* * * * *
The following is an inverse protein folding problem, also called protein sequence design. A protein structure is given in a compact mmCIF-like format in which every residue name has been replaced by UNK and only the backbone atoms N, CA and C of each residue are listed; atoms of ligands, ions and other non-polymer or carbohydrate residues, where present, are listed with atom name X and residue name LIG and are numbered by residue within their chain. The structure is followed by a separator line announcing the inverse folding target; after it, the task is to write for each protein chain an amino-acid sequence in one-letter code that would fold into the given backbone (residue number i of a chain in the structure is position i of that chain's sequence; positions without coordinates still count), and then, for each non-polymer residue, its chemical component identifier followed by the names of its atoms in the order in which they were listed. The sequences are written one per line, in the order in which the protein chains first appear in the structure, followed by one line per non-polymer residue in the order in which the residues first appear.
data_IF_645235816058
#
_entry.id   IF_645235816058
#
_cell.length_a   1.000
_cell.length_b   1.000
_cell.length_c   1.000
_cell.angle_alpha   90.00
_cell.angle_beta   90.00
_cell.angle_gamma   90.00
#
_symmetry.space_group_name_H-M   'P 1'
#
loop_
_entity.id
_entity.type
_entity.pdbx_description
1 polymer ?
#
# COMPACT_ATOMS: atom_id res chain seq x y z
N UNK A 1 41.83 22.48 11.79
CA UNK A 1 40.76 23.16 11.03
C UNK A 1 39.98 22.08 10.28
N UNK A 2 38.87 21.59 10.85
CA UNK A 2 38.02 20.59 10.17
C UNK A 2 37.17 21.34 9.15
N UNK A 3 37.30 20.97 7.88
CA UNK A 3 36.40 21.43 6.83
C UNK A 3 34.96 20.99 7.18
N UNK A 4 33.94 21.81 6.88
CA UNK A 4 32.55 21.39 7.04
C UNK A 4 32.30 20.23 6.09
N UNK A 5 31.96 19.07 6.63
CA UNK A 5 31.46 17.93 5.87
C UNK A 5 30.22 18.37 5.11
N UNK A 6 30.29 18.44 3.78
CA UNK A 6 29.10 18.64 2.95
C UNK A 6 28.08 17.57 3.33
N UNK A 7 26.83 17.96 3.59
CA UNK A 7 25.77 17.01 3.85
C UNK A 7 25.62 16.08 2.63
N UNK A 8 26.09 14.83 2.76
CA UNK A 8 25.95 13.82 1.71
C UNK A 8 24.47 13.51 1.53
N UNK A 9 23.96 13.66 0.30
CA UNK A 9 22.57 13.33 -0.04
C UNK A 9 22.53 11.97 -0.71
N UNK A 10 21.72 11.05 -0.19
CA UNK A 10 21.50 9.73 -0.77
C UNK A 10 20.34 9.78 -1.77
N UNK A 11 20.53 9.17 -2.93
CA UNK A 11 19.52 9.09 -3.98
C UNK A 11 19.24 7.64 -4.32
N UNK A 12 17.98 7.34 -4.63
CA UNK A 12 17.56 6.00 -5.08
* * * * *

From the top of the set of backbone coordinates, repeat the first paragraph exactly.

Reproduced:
The following is an inverse protein folding problem, also called protein sequence design. A protein structure is given in a compact mmCIF-like format in which every residue name has been replaced by UNK and only the backbone atoms N, CA and C of each residue are listed; atoms of ligands, ions and other non-polymer or carbohydrate residues, where present, are listed with atom name X and residue name LIG and are numbered by residue within their chain. The structure is followed by a separator line announcing the inverse folding target; after it, the task is to write for each protein chain an amino-acid sequence in one-letter code that would fold into the given backbone (residue number i of a chain in the structure is position i of that chain's sequence; positions without coordinates still count), and then, for each non-polymer residue, its chemical component identifier followed by the names of its atoms in the order in which they were listed. The sequences are written one per line, in the order in which the protein chains first appear in the structure, followed by one line per non-polymer residue in the order in which the residues first appear.